Cold War military maps highlighted the Arctic, owing to the geography of the Soviet Union and its principal ports. Former president George W. Bush's so-called war on terrorism underscored the Greater Middle East. But the geopolitical map of the world keeps evolving. The arc of crisis is everywhere: a warming Arctic could even become a zone of contention. Because the entire globe is simply too general an instrument to focus on, thus it helps to have a specific cartographic image in mind that includes the majority of world trouble spots, while at the same time focusing on the nexus of terrorism, energy flows, and environmental emergencies such as the 2004 tsunami. Just as phrases matter for good or for bad-"the Cold War," "the clash of civilizations"-so do maps. The right map provides a spatial view of world politics that can deduce future trends. Although developments in finance and technology encourage global thinking, we are still at the mercy of...

About the Author-
  • Robert D. Kaplan is the bestselling author of sixteen books on foreign affairs and travel translated into many languages, including Asia's Cauldron, The Revenge of Geography, Monsoon, The Coming Anarchy, and Balkan Ghosts. He is a senior fellow at the Center for a New American Security and a contributing editor at The Atlantic, where his work has appeared for three decades. He was chief geopolitical analyst at Stratfor, a visiting professor at the United States Naval Academy, and a member of the Pentagon's Defense Policy Board. Foreign Policy magazine has twice named him one of the world's Top 100 Global Thinkers.

Reviews-
  • Publisher's Weekly

    Starred review from July 5, 2010
    Kaplan (Balkan Ghosts), correspondent for the Atlantic Monthly, inculcates a paradigm shift when he suggests that the site of 21st-century geopolitical significance will be the Indian Ocean, not the northern Atlantic. The major powers of the future—India and China—fringe the ocean along with a host of other players—"the emerging and volatile democracies of East Africa," Indonesia, Oman, "anarchic" Somalia, placid Singapore, and Burma. These sea trade routes have historically borne commerce, colonialism, and faith, and Kaplan examines the nexuses of power, goods, and ideologies making their way across those waters today. Even if the writing on culture—especially India's—can devolve into cliché, the book's political and economic focus and forecasts are smart and brim with aperçus on the intersection of power, politics, and resource consumption (especially water), and give full weight to the impact of colonialism. An ambitious and prescient study equally at ease analyzing the work of the Indian poet Rabindranath Tagore, the finer points of the Indian state of Gujarat's flirtation with fascism, and the economic impact of the Asian tsunami on Indonesia.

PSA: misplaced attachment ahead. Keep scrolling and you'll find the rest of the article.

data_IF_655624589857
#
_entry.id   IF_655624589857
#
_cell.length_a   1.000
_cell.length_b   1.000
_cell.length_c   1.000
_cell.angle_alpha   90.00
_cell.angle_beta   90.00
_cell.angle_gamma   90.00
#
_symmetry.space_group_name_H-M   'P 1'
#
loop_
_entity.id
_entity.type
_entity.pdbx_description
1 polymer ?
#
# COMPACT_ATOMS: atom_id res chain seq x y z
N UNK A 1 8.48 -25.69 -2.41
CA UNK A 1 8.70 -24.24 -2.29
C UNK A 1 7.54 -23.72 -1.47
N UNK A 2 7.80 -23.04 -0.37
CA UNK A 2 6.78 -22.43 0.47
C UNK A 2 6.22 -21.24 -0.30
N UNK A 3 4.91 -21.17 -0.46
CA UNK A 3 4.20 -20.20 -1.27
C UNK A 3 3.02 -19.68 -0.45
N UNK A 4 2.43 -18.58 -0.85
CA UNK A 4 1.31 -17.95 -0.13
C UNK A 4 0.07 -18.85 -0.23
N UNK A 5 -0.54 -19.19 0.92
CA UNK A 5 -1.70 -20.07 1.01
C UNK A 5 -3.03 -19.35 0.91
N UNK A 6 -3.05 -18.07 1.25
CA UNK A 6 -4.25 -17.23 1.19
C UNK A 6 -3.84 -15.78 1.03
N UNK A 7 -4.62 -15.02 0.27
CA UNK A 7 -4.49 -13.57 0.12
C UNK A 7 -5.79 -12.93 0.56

• Kirkus

    July 1, 2010

    An ambitious, somewhat amorphous look at the many "transition zone[s]" comprising traditional trading posts along the Indian Ocean that are now emerging as important strategic flashpoints.

    A well-traveled author and fellow at the Center for a New American Security, Atlantic Monthly national correspondent Kaplan (Imperial Grunts: The American Military on the Ground, 2005, etc.) hops among the countries making up the "rimland" of the Indian Ocean for a busy look at the ethnically rich "central theater of conflict and competition," of intense interest to the United States, China and India. This is the ocean to which Marco Polo devoted his Travels; where Vasco da Gama's voyage in 1498 inaugurated important sea routes for the Portuguese; where Prince Henry the Navigator dreamed of "outflanking the Muslim world" and Lord Curzon, viceroy from 1899-1905, presided over a powerful Greater India, influencing affairs from Aden to Malacca to London. Today, with the Indian Ocean comprising nearly one half of the world's container traffic—and 70 percent of the traffic in the world's petroleum products—this is a strategic swath indeed, where "China expands vertically, India horizontally," and America, happily ensconced between the Atlantic and Pacific oceans, barely grasps the geography. Kaplan gives a smattering of history and contemporary issues for each hotspot, touching on the separatist rebellions of Balochistan and Sindh, which make up Pakistan's 400-mile Makran coast, also the scene of Arab conquests in the eight and ninth centuries. The author also provides a mini-biography of Pakistan's founder, Mohammed Ali Jinnah, and examines the troubled histories of Gujarat, Kolkata (formerly Calcutta) and densely populated Bangladesh, beset by monsoons, now a "perfect place for al-Qaeda affiliates"; and how China is keeping its strategic eye on Sri Lanka and Burma.

    A useful, teeming point of departure for exploring these up-and-coming Eurasian dynamos.

     

    (COPYRIGHT (2010) KIRKUS REVIEWS/NIELSEN BUSINESS MEDIA, INC. ALL RIGHTS RESERVED.)

  • Library Journal

    August 1, 2010